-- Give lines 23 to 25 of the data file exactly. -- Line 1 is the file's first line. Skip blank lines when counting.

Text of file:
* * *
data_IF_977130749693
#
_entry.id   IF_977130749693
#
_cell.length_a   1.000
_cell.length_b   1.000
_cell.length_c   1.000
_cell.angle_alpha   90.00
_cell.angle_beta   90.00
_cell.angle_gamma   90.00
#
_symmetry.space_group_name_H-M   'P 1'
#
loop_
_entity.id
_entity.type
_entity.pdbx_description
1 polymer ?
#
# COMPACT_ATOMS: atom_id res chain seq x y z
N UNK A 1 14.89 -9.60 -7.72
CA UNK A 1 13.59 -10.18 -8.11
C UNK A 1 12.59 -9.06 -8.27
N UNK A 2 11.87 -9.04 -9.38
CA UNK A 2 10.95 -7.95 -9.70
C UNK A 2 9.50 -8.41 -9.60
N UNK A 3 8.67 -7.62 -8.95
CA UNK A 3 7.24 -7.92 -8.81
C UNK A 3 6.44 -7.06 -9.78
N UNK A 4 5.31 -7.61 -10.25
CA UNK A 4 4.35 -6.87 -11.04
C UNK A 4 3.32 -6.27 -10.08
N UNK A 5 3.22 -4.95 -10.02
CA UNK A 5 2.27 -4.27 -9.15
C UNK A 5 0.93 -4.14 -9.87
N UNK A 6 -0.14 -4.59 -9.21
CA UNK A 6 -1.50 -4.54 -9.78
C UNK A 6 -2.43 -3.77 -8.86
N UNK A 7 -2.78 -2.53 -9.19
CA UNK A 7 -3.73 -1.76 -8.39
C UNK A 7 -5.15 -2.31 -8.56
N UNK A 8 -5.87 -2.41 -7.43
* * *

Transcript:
C UNK A 1 12.59 -9.06 -8.27
N UNK A 2 11.87 -9.04 -9.38
CA UNK A 2 10.95 -7.95 -9.70